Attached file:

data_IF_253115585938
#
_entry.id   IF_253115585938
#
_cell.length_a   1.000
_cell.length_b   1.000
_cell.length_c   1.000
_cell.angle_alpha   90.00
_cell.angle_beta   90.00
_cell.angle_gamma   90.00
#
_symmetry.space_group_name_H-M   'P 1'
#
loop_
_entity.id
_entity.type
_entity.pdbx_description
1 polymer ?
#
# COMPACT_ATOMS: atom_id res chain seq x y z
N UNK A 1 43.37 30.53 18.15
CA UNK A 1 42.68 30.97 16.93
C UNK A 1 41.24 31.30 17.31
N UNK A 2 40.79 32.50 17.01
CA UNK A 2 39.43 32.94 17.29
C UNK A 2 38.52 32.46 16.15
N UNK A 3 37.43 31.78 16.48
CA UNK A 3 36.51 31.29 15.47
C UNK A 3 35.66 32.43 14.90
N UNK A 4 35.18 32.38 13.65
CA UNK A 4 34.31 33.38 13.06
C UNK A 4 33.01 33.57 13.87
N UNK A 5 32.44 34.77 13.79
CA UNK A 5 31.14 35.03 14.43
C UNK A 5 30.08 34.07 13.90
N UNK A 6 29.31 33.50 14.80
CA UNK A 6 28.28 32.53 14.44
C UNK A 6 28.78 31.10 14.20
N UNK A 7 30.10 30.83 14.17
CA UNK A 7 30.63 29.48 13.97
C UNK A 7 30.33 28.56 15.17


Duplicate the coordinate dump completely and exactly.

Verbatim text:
data_IF_253115585938
#
_entry.id   IF_253115585938
#
_cell.length_a   1.000
_cell.length_b   1.000
_cell.length_c   1.000
_cell.angle_alpha   90.00
_cell.angle_beta   90.00
_cell.angle_gamma   90.00
#
_symmetry.space_group_name_H-M   'P 1'
#
loop_
_entity.id
_entity.type
_entity.pdbx_description
1 polymer ?
#
# COMPACT_ATOMS: atom_id res chain seq x y z
N UNK A 1 43.37 30.53 18.15
CA UNK A 1 42.68 30.97 16.93
C UNK A 1 41.24 31.30 17.31
N UNK A 2 40.79 32.50 17.01
CA UNK A 2 39.43 32.94 17.29
C UNK A 2 38.52 32.46 16.15
N UNK A 3 37.43 31.78 16.48
CA UNK A 3 36.51 31.29 15.47
C UNK A 3 35.66 32.43 14.90
N UNK A 4 35.18 32.38 13.65
CA UNK A 4 34.31 33.38 13.06
C UNK A 4 33.01 33.57 13.87
N UNK A 5 32.44 34.77 13.79
CA UNK A 5 31.14 35.03 14.43
C UNK A 5 30.08 34.07 13.90
N UNK A 6 29.31 33.50 14.80
CA UNK A 6 28.28 32.53 14.44
C UNK A 6 28.78 31.10 14.20
N UNK A 7 30.10 30.83 14.17
CA UNK A 7 30.63 29.48 13.97
C UNK A 7 30.33 28.56 15.17